Also, why does it have to be unwound fully? That seems strange. Can electricity not handle corners?
Do I need an "RCD Adapter"? Is that something that measure the heat of the plug or the power or something?
I need to be 100% super safe - as I wont live it down if I burn down the shed!

Long extension reels, like this ;

https://encrypted-tbn1.gstatic.com/images?q=tbn:ANd9GcTZ-_CIbeFmXYeyZwN2QlInIBYj0pZT3ef5i1H5CxubJDsFR8S5gA

have the potential to overheat when they are not fully unwound, the heat generated could cause the cable to melt, and ultimately cause a fire.

The single extension lead I linked in post #6 (similar one in post #8 would also suffice) is what you require.

It would be recommended to use an RCD adaptor, like this ;

http://cdn.toolstation.com/images/141020-UK/800/12514.jpg

available from Toolstation £7.98 seen here

This, in simple terms, detects a fault, and switches the power off, ensure this is plugged into the supply socket, not the extension lead.

But, you have stated that the shed has been professionally wired, so 'should' have RCD protection anyway.



Edited By: andynicol on Jan 06, 2017 12:51
#13
Silhouette
I dont want to blow up the tumble dryer or burn out the socket... But do any of these scaremongering websites (including The Cable Forum!? Who knew?!) hold any water?http://www.theiet.org/forums/forum/messageview.cfm?catid=205&threadid=7332http://www.cableforum.co.uk/board/showthread.php?t=33633897http://forums.moneysavingexpert.com/showthread.php?t=3595135
Also, why does it have to be unwound fully? That seems strange. Can electricity not handle corners?
Do I need an "RCD Adapter"? Is that something that measure the heat of the plug or the power or something?
I need to be 100% super safe - as I wont live it down if I burn down the shed!
An unwound extension reel can create undesirable magnetic and heating effects. Your original post mentioned "short extension cable" which presumably would not involve a wound extension.
#14
Summary: if you buy a respected-brand 13A extension lead of the required length (or a little over): all should be well and you should not need any other kit. If you want belt and braces you could consider fitting an appropriately rated respected-brand fuse to the extension lead mains plug (and / or the extension lead if fitted with fuse).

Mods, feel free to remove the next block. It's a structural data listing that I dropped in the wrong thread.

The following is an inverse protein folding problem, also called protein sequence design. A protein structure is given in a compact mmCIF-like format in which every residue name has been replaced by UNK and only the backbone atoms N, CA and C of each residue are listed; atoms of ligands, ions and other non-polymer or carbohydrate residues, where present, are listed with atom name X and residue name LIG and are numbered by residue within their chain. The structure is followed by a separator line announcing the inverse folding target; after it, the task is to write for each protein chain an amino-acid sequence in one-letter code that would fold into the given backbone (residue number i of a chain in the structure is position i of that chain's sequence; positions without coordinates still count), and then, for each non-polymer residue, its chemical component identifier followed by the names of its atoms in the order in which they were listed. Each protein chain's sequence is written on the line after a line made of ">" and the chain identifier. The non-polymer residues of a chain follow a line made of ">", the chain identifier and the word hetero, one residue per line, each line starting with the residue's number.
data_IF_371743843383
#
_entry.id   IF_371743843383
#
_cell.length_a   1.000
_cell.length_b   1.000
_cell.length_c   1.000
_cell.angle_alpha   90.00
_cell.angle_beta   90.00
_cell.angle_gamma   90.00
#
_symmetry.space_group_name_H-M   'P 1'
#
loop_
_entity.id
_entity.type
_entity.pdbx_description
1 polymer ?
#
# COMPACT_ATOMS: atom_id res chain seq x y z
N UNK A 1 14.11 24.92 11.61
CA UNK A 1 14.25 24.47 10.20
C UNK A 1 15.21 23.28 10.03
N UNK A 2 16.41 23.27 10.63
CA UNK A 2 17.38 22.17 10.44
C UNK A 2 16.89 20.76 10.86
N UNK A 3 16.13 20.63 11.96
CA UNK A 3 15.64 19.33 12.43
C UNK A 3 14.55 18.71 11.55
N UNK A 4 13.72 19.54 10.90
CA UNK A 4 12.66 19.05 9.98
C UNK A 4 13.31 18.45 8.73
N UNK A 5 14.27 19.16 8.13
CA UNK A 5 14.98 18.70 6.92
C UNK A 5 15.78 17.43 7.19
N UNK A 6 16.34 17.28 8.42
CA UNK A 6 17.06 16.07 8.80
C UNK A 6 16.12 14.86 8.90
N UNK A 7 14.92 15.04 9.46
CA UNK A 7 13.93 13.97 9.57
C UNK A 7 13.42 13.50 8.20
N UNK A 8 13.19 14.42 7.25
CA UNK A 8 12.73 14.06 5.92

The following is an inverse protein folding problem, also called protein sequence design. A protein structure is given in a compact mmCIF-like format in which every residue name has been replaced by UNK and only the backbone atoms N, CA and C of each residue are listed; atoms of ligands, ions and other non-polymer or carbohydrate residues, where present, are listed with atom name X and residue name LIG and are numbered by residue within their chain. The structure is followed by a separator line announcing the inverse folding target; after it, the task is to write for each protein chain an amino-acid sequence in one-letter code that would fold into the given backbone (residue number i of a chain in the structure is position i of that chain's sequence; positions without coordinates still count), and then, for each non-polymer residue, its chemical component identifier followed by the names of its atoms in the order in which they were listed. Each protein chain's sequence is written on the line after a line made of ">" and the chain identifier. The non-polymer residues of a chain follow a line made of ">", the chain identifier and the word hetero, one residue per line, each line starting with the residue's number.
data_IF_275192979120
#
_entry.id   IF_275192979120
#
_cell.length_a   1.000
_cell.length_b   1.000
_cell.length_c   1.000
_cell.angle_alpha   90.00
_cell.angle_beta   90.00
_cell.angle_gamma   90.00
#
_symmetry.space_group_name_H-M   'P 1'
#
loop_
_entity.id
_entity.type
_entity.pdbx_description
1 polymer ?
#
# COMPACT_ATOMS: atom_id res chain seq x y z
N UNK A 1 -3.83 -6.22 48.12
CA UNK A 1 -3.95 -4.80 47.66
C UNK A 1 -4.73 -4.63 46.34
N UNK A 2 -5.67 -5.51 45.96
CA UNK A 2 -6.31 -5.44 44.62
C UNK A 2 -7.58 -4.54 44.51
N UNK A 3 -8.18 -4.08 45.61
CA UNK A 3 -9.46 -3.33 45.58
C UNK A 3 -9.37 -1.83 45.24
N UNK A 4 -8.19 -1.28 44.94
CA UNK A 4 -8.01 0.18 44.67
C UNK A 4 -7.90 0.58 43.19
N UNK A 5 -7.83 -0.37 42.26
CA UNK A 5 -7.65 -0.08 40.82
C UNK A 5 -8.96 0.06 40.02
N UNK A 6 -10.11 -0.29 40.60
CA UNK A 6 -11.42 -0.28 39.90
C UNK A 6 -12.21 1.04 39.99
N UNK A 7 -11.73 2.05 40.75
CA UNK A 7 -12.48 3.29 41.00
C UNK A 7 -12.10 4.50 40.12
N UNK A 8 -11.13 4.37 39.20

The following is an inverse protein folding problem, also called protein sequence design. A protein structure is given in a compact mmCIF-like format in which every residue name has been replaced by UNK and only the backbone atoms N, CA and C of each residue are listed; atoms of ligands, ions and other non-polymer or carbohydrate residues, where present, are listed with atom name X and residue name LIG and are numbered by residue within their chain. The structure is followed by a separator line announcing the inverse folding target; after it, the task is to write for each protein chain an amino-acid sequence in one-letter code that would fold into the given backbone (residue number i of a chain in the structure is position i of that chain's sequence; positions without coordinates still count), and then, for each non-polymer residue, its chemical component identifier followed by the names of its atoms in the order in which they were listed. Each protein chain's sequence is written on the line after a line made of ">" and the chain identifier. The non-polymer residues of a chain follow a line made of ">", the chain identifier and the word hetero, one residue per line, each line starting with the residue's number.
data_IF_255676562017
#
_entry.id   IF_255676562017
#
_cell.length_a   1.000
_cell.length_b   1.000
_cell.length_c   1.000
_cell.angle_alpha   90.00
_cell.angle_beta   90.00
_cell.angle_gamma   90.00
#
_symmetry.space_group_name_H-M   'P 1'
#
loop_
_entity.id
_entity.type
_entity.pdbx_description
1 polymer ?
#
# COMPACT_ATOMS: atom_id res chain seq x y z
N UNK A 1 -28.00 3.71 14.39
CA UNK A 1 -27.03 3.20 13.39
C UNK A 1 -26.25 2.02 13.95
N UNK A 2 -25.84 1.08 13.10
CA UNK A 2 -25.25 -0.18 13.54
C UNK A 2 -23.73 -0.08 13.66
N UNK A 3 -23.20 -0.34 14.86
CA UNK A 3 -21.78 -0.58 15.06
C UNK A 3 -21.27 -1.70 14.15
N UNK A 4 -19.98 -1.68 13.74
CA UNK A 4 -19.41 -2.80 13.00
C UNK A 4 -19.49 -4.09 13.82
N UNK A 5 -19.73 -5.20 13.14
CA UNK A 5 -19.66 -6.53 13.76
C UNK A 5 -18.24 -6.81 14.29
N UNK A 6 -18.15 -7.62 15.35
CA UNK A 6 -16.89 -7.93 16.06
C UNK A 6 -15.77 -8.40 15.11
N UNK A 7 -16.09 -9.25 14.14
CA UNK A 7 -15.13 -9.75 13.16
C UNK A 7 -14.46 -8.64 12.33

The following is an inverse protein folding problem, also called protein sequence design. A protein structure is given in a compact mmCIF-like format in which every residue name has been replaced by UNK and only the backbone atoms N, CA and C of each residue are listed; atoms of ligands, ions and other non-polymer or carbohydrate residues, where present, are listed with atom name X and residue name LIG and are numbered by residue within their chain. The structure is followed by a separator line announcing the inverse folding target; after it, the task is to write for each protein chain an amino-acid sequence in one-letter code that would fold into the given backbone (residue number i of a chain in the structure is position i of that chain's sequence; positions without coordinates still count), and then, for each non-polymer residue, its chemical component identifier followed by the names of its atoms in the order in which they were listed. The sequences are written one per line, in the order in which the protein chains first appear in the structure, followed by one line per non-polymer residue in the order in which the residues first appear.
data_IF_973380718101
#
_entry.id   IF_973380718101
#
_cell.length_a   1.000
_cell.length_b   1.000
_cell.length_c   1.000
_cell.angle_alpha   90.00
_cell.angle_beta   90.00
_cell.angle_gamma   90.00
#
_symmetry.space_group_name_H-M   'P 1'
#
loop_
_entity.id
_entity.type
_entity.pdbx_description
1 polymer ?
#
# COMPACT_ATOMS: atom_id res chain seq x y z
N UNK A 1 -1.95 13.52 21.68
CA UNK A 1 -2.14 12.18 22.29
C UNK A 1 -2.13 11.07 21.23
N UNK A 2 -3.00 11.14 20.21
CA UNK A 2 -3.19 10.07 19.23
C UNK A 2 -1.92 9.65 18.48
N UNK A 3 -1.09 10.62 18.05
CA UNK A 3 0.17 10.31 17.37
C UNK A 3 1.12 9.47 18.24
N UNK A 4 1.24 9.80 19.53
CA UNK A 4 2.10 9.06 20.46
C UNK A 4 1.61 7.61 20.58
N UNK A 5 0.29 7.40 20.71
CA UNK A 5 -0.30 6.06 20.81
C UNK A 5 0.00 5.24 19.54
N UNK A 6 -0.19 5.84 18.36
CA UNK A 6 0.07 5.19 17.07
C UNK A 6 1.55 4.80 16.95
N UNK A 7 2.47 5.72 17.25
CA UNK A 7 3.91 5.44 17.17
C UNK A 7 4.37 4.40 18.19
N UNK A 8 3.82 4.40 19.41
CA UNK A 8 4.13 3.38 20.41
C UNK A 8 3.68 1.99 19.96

#15
Thank you all!

Ive put a lot of the scare mongering down to the fact they are super old posts and that modern day dryers with modern day wiring etc is a lot safer. A number of reviews for the heavy duty extensions have people stating they are using them with tumble dryers.

Sounds like im onto a winner.

Thanks all again.
#16
Similar to post above from andynicol ... Buy an extension lead, (not reel,) but one that is the correct length or as close as you can get. It is far safer.

If you look at any extension reel you will see they have two ampage and watt ratings on the label, one for wound, one for fully unwound.

You should only ever use a reel wound if the item is very low ampage and watts, and then only for very short periods. However ALWAYS best to unwind.

As a general guide, the unwound will take about 3x the amps/watts of a wound cable.

Another safety point .... these days extension reels and leads should be restricted to 25 metres maximum length.

Just check how many kilowatts your drier is rated at, and check that the lead you buy is also rated at least the same. Normally 13a.

Another point..... always remove the card diagram from any plugs. Obvious I know, but you would be amazed how many people leave them on.

Unless your shed is wired to a modern fuse board, I would also suggest the use of an rcd.
#17
Silhouette
I dont want to blow up the tumble dryer or burn out the socket... But do any of these scaremongering websites (including The Cable Forum!? Who knew?!) hold any water?

http://www.theiet.org/forums/forum/messageview.cfm?catid=205&threadid=7332
http://www.cableforum.co.uk/board/showthread.php?t=33633897
http://forums.moneysavingexpert.com/showthread.php?t=3595135

Also, why does it have to be unwound fully? That seems strange. Can electricity not handle corners?

Do I need an "RCD Adapter"? Is that something that measure the heat of the plug or the power or something?

I need to be 100% super safe - as I wont live it down if I burn down the shed!


An extension cable needs to be unwound fully so the cable does not generate heat. You must always fully extend any extension cable when its plugged in.

Also condenser tumble dryers, the ones where you have to empty a container don't work too well in the cold. In fact neither dies the other type.

As you seem bit bewildered by all this, I would suggest contacting an Electrician and buying and installing a shed smoke alarm and fire extinguisher suitable for electrical fires.

Good luck.